Despite my questions, the book did argue against treating other religions as taboo or something to fear. We can even use other religions to deepen our understanding of God. McDermott says other religions are not our enemies (although the spiritual beings behind them are, whatever they are). The reason why God allows other religions is to give a glimpse of Himself to him, and that we should use that glimpse as an invitation to open dialogue about Truth. But if that’s the case, why only glimpses? Why not fully? Why just reveal himself to just the Israelites? The only way I can see this working is if God revealed himself to earlier people in the beginning, and then each people group began to see God their own way, and then that became other gods and…

Gahhhh…now I’m thinking in circles. And as you can see, my questions are not answered.

I guess this book is good for getting the history of how other religions are seen in the church, and I deeply appreciate that. It did also give me a new way to look at other religions. But ultimately, I don’t think the book provides an answer to its own question.

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Two Guest Posts, Story coming up, and Month of Letters 2014

I’ve been busy the past few weeks, and I’m about to get even busier. I’ll do another post about that, but real quick, here’s what I’ve been up to:

I did a guest post over at Bill Bodden’s blog about keeping yourself going when you’re in Revision Hell. Warning: I make a confession about Digimon.

I also knitted a Totoro hat, which I blogged about at Nerds of Color . I talked about cosplay, anime and connecting with other black geeks. It also got a mention over at GeekMom, so yay!

On February 3, I have a short story, "21 Steps to Enlightenment (Minus 1)" appearing on Strange Horizons, and it will be illustrated!

Finally, in February, I’m planning to participate in the 2014 Month of Letters Challenge. You may remember I attempted the challenge a couple of years ago, but barely got into it before quitting. Well, I’m going to try it again, and this time, I’m going to be tracking my progress over at HabitRPG . If you’re interested in joining me, I have a challenge all set up at the Tavern. (Did I mention that you should check out HabitRPG anyway? They’ve really changed it the last time I posted about it, adding quests, checklists, pets, cool armor. Making a task list has never been so much fun!). nd if you’re not on HabitRPG, check out the Month of Letters Challenge anyway. It’s a fun way to get back into the habit of sending snail mail. And if you’re interested in getting a letter from me, leave a comment below and I’ll connect with you to get your address. I’d love to write to you!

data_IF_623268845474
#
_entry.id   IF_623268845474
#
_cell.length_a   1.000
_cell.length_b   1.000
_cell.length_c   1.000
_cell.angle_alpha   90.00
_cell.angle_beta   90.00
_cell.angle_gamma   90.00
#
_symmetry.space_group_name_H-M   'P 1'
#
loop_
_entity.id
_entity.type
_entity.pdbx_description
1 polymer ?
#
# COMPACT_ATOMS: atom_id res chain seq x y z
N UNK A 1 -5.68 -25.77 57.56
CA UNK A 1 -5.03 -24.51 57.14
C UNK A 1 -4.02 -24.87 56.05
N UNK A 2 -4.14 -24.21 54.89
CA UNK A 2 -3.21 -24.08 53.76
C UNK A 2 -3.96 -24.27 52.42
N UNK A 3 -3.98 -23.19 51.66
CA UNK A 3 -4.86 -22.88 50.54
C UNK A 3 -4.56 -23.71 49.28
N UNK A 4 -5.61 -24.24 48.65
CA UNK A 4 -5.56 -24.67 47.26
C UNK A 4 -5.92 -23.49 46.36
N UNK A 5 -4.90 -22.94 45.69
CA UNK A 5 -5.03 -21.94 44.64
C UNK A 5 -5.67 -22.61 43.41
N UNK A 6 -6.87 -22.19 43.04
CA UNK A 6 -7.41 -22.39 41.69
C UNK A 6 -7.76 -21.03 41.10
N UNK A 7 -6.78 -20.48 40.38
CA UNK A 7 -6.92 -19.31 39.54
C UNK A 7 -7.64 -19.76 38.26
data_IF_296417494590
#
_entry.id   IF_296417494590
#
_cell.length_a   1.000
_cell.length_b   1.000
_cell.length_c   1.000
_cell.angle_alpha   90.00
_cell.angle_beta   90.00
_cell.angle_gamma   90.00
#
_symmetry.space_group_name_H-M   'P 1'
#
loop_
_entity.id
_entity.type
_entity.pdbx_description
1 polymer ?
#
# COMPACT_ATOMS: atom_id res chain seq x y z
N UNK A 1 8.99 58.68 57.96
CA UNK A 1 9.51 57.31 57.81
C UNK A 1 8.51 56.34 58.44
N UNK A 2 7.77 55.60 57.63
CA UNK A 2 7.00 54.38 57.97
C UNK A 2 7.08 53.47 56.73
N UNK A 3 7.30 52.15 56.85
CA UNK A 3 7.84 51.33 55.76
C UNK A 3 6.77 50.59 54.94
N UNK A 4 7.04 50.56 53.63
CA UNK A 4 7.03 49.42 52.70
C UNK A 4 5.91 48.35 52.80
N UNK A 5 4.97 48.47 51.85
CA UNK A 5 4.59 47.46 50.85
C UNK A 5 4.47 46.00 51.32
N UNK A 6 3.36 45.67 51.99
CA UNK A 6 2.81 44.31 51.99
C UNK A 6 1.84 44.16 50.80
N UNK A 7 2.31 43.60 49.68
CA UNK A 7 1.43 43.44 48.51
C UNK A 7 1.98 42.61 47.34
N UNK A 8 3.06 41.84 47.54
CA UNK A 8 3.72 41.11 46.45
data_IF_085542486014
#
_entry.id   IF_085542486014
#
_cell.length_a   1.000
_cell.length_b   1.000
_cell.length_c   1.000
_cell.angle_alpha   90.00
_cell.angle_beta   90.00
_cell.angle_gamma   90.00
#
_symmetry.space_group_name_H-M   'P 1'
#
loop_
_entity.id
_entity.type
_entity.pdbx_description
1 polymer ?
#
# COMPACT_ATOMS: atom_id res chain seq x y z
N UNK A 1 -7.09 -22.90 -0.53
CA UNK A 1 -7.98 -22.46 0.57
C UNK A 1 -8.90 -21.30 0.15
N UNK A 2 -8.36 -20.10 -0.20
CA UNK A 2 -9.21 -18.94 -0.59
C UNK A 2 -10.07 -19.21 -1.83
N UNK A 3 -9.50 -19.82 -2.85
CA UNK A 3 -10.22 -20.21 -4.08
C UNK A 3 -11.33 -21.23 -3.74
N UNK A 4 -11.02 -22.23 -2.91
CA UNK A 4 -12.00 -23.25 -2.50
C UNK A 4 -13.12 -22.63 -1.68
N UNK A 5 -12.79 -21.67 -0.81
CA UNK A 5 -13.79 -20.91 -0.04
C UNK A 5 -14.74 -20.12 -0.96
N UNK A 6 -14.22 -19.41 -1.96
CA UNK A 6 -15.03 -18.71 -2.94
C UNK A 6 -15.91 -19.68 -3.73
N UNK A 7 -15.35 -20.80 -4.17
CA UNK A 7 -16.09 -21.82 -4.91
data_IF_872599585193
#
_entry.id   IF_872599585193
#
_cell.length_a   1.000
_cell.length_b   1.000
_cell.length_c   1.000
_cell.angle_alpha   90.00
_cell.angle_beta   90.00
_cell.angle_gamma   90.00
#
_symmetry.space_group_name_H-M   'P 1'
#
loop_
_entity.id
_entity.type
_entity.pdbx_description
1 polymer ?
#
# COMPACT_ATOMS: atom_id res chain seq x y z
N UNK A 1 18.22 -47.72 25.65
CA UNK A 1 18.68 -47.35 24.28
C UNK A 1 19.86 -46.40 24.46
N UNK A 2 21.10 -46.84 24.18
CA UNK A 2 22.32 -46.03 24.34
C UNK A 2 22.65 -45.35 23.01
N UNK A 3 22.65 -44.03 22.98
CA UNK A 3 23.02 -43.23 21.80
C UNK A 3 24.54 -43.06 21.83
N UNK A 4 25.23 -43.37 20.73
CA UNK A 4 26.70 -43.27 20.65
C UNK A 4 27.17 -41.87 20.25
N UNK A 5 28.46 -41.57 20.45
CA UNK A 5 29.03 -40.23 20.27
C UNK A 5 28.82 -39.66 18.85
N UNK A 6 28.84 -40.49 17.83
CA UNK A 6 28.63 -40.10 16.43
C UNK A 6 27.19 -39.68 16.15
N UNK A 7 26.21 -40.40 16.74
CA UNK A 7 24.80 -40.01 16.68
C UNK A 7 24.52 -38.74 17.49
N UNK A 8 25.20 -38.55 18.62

LaShawn’s 2013 Year in Review

Looking back on 2013, it feels like I didn’t have much to say.

That doesn’t mean I wasn’t busy. I’ve been chugging along on Willow and, for the first time, I’ve had alpha readers chime in on how things fit together. Sometimes it felt like one step forward, two steps back, and there have been other times when I wonder if it’s all worth it, but the story is getting more and more streamlined. As of this writing, I’m 60% done.

I think this whole year, writing-wise, was learning how to write more productively and more quickly. I’m also learning the hard way to get the words on the page and not worry about making them perfect. Spending less time being stuck on things and more on using placeholders to get an idea of what I want, then coming back to it at another time.